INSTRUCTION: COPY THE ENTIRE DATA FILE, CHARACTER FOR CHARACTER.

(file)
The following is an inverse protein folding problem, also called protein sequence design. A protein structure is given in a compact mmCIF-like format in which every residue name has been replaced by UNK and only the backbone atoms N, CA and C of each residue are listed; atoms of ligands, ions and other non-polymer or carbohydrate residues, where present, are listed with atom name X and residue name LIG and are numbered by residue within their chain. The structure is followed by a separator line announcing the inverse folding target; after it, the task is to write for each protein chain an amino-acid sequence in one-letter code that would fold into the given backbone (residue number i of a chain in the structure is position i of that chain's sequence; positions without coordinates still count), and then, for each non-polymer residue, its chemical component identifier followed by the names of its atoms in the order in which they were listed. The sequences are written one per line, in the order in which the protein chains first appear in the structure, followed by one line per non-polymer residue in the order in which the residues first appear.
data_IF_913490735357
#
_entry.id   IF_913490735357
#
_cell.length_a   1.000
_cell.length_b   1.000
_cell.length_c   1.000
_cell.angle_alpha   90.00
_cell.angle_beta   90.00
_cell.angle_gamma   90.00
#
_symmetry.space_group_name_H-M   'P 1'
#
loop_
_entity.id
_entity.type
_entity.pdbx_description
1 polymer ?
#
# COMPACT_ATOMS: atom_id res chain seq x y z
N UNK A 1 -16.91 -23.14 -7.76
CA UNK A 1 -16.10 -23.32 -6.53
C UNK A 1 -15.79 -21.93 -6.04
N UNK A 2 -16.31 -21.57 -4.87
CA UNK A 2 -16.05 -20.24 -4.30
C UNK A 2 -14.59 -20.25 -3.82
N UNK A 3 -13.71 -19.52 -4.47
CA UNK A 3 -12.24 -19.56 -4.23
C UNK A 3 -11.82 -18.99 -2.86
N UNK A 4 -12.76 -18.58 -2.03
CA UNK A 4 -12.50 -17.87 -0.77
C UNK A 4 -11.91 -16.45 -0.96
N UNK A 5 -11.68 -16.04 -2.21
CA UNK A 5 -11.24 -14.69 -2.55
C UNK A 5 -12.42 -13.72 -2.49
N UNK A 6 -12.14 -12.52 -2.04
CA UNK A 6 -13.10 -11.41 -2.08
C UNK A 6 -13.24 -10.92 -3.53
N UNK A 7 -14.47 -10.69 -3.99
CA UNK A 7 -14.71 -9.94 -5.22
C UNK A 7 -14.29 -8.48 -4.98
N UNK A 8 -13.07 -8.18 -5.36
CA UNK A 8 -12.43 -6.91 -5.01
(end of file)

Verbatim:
The following is an inverse protein folding problem, also called protein sequence design. A protein structure is given in a compact mmCIF-like format in which every residue name has been replaced by UNK and only the backbone atoms N, CA and C of each residue are listed; atoms of ligands, ions and other non-polymer or carbohydrate residues, where present, are listed with atom name X and residue name LIG and are numbered by residue within their chain. The structure is followed by a separator line announcing the inverse folding target; after it, the task is to write for each protein chain an amino-acid sequence in one-letter code that would fold into the given backbone (residue number i of a chain in the structure is position i of that chain's sequence; positions without coordinates still count), and then, for each non-polymer residue, its chemical component identifier followed by the names of its atoms in the order in which they were listed. The sequences are written one per line, in the order in which the protein chains first appear in the structure, followed by one line per non-polymer residue in the order in which the residues first appear.
data_IF_913490735357
#
_entry.id   IF_913490735357
#
_cell.length_a   1.000
_cell.length_b   1.000
_cell.length_c   1.000
_cell.angle_alpha   90.00
_cell.angle_beta   90.00
_cell.angle_gamma   90.00
#
_symmetry.space_group_name_H-M   'P 1'
#
loop_
_entity.id
_entity.type
_entity.pdbx_description
1 polymer ?
#
# COMPACT_ATOMS: atom_id res chain seq x y z
N UNK A 1 -16.91 -23.14 -7.76
CA UNK A 1 -16.10 -23.32 -6.53
C UNK A 1 -15.79 -21.93 -6.04
N UNK A 2 -16.31 -21.57 -4.87
CA UNK A 2 -16.05 -20.24 -4.30
C UNK A 2 -14.59 -20.25 -3.82
N UNK A 3 -13.71 -19.52 -4.47
CA UNK A 3 -12.24 -19.56 -4.23
C UNK A 3 -11.82 -18.99 -2.86
N UNK A 4 -12.76 -18.58 -2.03
CA UNK A 4 -12.50 -17.87 -0.77
C UNK A 4 -11.91 -16.45 -0.96
N UNK A 5 -11.68 -16.04 -2.21
CA UNK A 5 -11.24 -14.69 -2.55
C UNK A 5 -12.42 -13.72 -2.49
N UNK A 6 -12.14 -12.52 -2.04
CA UNK A 6 -13.10 -11.41 -2.08
C UNK A 6 -13.24 -10.92 -3.53
N UNK A 7 -14.47 -10.69 -3.99
CA UNK A 7 -14.71 -9.94 -5.22
C UNK A 7 -14.29 -8.48 -4.98
N UNK A 8 -13.07 -8.18 -5.36
CA UNK A 8 -12.43 -6.91 -5.01